Rick Eisenstein




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Our research is aimed at elucidating the mechanisms by which mammalian iron homeostasis is maintained in response to specific physiological and pathological situations. Iron is crucial to cell viability because it is a component of proteins that function in a number of physiological processes including respiration and cell division. However, excess iron can be toxic because it participated in the production of potentially lethal oxidizing agents. Mammals use a number of specific proteins to promote the specific and safe transport, uptake and storage of iron.

Cellular iron homeostasis is modulated through changes in synthesis of proteins involved in the uptake (transferrin receptor, TfR), storage (H- and L-ferritin), and utilization (erythroid 5-aminolevulinate synthase, eALAS) of this essential mineral. Synthesis of these proteins is regulated by cytosolic RNA binding proteins, the iron regulatory proteins (IRPs). Under low iron conditions IRPs bind stem-loop structures (IREs) in TfR, ferritin, eALAS and other mRNAs thereby regulating the translation or stability of the affected mRNA. In this manner iron, and other factors that regulate IRP activity, alter the uptake and metabolic fate of iron. IRPs are considered to be central regulators of iron metabolism.

Our studies fall into three areas. First, a major thrust of our research involves understanding how hormones and growth factors modulate iron metabolism through activation of signaling cascades that affect the phosphorylation state of IRP1 or IRP2. We have shown that the activity of both IRPs is regulated by changes in their phosphorylation status through the action of protein kinase C (PKC) or other protein kinases. We are examining how phosphorylation affects a number of aspects of IRP function. For example, with IRP1 we are investigating how phosphorylation affects the assembly or disassembly of its Fe-S cluster in the protein. The presence of absence of the Fe-S cluster is the primary mechanism for regulating whether or not IRP1 binds to mRNAs. We believe that phosphorylation enhances the susceptibility of the Fe-S cluster of IRP1 to physiological destabilizing agents such as superoxide anion and nitric oxide. Taken together, it is apparent that phosphorylation of IRP1 provides a mechanism through which extracellular agents modulate cellular iron metabolism by altering the set-point at which IRP1 responds to iron.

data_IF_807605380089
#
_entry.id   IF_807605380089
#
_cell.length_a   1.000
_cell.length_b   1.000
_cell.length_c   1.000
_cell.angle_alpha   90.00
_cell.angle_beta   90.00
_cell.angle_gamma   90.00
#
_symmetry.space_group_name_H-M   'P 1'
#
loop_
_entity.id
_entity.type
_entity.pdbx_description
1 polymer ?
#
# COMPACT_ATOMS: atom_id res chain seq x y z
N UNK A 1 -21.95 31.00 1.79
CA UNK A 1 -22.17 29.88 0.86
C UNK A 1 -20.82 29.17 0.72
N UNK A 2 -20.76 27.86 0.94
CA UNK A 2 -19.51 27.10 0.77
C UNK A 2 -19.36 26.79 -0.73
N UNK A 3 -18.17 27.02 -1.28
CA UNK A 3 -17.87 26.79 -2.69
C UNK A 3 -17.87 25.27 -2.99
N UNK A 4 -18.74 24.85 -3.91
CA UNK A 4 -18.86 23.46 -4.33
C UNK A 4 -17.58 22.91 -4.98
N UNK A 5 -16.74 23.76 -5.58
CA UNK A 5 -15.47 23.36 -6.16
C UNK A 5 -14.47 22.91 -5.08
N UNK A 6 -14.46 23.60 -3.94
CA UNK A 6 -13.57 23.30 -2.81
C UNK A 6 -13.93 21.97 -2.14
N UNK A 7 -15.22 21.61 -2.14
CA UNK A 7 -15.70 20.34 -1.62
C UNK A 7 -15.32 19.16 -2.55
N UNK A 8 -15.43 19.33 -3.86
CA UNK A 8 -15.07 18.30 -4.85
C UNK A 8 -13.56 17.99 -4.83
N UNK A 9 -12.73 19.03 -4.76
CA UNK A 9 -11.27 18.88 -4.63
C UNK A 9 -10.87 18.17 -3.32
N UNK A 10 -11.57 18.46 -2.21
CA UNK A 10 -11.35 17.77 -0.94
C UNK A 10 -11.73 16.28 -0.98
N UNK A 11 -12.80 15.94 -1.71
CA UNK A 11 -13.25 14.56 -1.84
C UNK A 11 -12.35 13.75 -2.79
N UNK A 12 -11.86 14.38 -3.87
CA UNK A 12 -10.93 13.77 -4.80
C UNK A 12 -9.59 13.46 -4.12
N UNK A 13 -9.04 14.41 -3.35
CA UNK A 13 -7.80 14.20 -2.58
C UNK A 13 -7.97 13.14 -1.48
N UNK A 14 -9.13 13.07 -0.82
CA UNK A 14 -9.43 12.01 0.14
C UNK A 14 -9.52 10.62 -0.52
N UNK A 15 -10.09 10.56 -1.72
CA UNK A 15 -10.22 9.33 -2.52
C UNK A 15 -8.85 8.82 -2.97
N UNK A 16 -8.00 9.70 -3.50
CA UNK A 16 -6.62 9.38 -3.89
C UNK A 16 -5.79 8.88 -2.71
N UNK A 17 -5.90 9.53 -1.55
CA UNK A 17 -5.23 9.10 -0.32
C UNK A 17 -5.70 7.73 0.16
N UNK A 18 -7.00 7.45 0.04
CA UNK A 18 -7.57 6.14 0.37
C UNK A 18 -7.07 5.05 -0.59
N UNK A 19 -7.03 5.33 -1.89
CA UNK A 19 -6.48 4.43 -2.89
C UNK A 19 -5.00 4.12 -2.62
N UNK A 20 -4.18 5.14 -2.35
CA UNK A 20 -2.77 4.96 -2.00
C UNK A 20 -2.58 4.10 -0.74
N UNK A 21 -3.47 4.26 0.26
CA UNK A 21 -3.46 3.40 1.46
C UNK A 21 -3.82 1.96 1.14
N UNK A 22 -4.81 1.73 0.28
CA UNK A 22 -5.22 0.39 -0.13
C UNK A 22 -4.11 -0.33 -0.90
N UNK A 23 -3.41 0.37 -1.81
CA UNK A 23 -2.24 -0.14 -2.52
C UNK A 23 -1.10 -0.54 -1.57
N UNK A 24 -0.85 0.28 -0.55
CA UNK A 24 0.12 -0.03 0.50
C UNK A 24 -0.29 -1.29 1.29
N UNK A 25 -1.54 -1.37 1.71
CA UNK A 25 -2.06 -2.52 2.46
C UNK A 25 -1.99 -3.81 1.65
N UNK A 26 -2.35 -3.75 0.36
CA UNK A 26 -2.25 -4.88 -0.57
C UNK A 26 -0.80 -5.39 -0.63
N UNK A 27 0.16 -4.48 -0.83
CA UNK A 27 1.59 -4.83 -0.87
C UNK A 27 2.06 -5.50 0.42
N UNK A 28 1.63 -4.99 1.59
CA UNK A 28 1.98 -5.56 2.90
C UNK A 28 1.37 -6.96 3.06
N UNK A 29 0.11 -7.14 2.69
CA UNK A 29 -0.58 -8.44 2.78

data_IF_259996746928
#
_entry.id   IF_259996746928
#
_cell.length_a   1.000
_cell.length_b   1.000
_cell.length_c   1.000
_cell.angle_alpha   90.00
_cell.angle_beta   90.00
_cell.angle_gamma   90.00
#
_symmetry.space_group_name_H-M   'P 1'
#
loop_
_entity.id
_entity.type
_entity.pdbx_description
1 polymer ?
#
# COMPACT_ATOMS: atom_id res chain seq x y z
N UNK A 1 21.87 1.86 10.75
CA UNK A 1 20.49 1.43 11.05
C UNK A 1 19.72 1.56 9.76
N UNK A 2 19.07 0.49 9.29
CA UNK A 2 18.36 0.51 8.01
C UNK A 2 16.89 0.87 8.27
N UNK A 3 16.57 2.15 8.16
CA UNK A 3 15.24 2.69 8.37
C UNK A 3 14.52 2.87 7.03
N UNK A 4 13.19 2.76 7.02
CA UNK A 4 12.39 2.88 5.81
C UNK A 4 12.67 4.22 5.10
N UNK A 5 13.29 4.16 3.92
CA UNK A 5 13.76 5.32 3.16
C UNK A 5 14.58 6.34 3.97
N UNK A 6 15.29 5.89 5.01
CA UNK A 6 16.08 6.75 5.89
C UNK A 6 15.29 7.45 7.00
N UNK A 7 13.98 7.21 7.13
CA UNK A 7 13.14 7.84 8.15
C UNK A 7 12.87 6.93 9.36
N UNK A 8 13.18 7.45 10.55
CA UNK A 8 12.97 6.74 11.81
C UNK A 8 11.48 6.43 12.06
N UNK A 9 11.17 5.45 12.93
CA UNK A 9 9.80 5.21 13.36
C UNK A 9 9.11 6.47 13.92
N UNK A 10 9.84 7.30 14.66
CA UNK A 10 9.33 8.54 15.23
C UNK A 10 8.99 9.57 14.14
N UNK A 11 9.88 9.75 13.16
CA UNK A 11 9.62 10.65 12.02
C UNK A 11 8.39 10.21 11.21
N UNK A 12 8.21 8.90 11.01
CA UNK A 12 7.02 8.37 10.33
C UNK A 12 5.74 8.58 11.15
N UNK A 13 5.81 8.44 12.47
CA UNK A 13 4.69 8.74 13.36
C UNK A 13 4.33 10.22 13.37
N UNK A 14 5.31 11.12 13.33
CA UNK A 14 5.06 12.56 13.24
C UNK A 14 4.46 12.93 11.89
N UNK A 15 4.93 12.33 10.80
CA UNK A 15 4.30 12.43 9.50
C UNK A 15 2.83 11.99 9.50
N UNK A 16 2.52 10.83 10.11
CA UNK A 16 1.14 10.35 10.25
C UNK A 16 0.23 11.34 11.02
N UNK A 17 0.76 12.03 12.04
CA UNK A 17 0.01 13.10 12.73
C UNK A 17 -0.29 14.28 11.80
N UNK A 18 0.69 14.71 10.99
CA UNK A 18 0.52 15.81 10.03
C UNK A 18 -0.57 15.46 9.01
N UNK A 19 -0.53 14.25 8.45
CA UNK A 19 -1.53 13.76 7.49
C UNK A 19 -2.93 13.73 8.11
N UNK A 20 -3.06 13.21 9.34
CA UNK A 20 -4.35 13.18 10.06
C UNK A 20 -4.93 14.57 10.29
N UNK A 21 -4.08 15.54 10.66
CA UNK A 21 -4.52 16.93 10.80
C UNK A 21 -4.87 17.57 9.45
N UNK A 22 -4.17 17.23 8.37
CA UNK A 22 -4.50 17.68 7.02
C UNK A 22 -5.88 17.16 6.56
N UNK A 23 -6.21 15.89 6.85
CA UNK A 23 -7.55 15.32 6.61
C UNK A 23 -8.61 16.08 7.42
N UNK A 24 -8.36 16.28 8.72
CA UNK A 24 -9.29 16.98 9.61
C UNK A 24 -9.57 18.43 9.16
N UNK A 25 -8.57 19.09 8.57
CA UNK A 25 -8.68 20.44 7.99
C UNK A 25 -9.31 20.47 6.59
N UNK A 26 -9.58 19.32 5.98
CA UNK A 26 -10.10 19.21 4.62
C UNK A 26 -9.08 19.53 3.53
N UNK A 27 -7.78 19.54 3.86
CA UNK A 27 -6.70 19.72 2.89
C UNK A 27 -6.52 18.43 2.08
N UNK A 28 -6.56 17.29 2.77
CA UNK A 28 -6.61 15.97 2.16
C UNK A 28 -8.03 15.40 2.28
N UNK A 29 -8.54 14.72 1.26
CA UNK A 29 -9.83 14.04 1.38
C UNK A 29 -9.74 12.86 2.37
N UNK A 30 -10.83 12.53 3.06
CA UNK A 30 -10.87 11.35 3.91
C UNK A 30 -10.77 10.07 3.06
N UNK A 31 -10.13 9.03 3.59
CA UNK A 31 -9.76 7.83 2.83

Second, there are up to 8 mRNA targets for IRPs and we are investigating how differences in RNA and protein structure allow IRPs to selectively affect the utilization of these mRNAs. Included in this approach are studies aimed at determining the physiological effects of IRP-mediated changes in mitochondrial aconitase abundance.

Third, we are developing transgenic animal models for studying the functions of IRP in modulating the expression of specific IRE-containing mRNAs including L-ferritin and mitochondrial aconitase.